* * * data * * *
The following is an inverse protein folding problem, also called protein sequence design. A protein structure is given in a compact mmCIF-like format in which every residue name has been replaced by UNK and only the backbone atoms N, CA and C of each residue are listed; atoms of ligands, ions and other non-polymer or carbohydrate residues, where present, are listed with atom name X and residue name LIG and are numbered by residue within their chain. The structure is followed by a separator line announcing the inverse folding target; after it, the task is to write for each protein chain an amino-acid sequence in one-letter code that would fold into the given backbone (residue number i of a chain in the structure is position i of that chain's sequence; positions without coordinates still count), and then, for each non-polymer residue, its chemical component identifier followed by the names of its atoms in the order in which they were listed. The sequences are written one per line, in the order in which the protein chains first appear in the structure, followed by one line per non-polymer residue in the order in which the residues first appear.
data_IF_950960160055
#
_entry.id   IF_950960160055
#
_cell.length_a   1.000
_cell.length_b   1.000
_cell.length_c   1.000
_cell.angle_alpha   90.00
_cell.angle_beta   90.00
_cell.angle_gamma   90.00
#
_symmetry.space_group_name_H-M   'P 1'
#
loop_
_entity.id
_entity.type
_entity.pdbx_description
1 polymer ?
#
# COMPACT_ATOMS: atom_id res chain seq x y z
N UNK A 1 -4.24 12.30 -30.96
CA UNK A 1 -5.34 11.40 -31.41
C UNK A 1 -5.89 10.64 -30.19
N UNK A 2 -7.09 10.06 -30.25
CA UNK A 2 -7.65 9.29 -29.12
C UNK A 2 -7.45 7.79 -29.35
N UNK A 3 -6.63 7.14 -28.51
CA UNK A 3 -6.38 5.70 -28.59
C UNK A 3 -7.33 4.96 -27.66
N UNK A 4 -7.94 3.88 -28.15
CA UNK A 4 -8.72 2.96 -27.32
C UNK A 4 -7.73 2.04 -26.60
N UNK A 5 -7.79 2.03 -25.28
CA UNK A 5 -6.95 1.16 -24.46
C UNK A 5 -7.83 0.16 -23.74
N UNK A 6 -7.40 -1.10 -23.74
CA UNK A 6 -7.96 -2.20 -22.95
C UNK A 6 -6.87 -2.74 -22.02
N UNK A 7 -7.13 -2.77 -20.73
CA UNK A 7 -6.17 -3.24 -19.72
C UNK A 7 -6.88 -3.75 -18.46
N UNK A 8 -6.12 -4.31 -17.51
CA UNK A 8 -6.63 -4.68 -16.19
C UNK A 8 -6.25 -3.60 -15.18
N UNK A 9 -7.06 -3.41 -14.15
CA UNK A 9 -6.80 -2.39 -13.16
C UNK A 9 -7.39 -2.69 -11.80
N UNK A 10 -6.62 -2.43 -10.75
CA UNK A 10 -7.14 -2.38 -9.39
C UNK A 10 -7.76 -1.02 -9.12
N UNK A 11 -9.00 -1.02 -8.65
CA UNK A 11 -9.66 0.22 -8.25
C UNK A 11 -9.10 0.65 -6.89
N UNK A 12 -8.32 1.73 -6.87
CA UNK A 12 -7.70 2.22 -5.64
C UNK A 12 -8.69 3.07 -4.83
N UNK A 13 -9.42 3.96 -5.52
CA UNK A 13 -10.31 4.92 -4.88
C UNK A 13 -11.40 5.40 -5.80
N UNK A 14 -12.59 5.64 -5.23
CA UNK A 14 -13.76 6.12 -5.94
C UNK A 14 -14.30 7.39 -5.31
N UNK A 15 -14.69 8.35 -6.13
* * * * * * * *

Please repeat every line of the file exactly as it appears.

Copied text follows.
The following is an inverse protein folding problem, also called protein sequence design. A protein structure is given in a compact mmCIF-like format in which every residue name has been replaced by UNK and only the backbone atoms N, CA and C of each residue are listed; atoms of ligands, ions and other non-polymer or carbohydrate residues, where present, are listed with atom name X and residue name LIG and are numbered by residue within their chain. The structure is followed by a separator line announcing the inverse folding target; after it, the task is to write for each protein chain an amino-acid sequence in one-letter code that would fold into the given backbone (residue number i of a chain in the structure is position i of that chain's sequence; positions without coordinates still count), and then, for each non-polymer residue, its chemical component identifier followed by the names of its atoms in the order in which they were listed. The sequences are written one per line, in the order in which the protein chains first appear in the structure, followed by one line per non-polymer residue in the order in which the residues first appear.
data_IF_950960160055
#
_entry.id   IF_950960160055
#
_cell.length_a   1.000
_cell.length_b   1.000
_cell.length_c   1.000
_cell.angle_alpha   90.00
_cell.angle_beta   90.00
_cell.angle_gamma   90.00
#
_symmetry.space_group_name_H-M   'P 1'
#
loop_
_entity.id
_entity.type
_entity.pdbx_description
1 polymer ?
#
# COMPACT_ATOMS: atom_id res chain seq x y z
N UNK A 1 -4.24 12.30 -30.96
CA UNK A 1 -5.34 11.40 -31.41
C UNK A 1 -5.89 10.64 -30.19
N UNK A 2 -7.09 10.06 -30.25
CA UNK A 2 -7.65 9.29 -29.12
C UNK A 2 -7.45 7.79 -29.35
N UNK A 3 -6.63 7.14 -28.51
CA UNK A 3 -6.38 5.70 -28.59
C UNK A 3 -7.33 4.96 -27.66
N UNK A 4 -7.94 3.88 -28.15
CA UNK A 4 -8.72 2.96 -27.32
C UNK A 4 -7.73 2.04 -26.60
N UNK A 5 -7.79 2.03 -25.28
CA UNK A 5 -6.95 1.16 -24.46
C UNK A 5 -7.83 0.16 -23.74
N UNK A 6 -7.40 -1.10 -23.74
CA UNK A 6 -7.96 -2.20 -22.95
C UNK A 6 -6.87 -2.74 -22.02
N UNK A 7 -7.13 -2.77 -20.73
CA UNK A 7 -6.17 -3.24 -19.72
C UNK A 7 -6.88 -3.75 -18.46
N UNK A 8 -6.12 -4.31 -17.51
CA UNK A 8 -6.63 -4.68 -16.19
C UNK A 8 -6.25 -3.60 -15.18
N UNK A 9 -7.06 -3.41 -14.15
CA UNK A 9 -6.80 -2.39 -13.16
C UNK A 9 -7.39 -2.69 -11.80
N UNK A 10 -6.62 -2.43 -10.75
CA UNK A 10 -7.14 -2.38 -9.39
C UNK A 10 -7.76 -1.02 -9.12
N UNK A 11 -9.00 -1.02 -8.65
CA UNK A 11 -9.66 0.22 -8.25
C UNK A 11 -9.10 0.65 -6.89
N UNK A 12 -8.32 1.73 -6.87
CA UNK A 12 -7.70 2.22 -5.64
C UNK A 12 -8.69 3.07 -4.83
N UNK A 13 -9.42 3.96 -5.52
CA UNK A 13 -10.31 4.92 -4.88
C UNK A 13 -11.40 5.40 -5.80
N UNK A 14 -12.59 5.64 -5.23
CA UNK A 14 -13.76 6.12 -5.94
C UNK A 14 -14.30 7.39 -5.31
N UNK A 15 -14.69 8.35 -6.13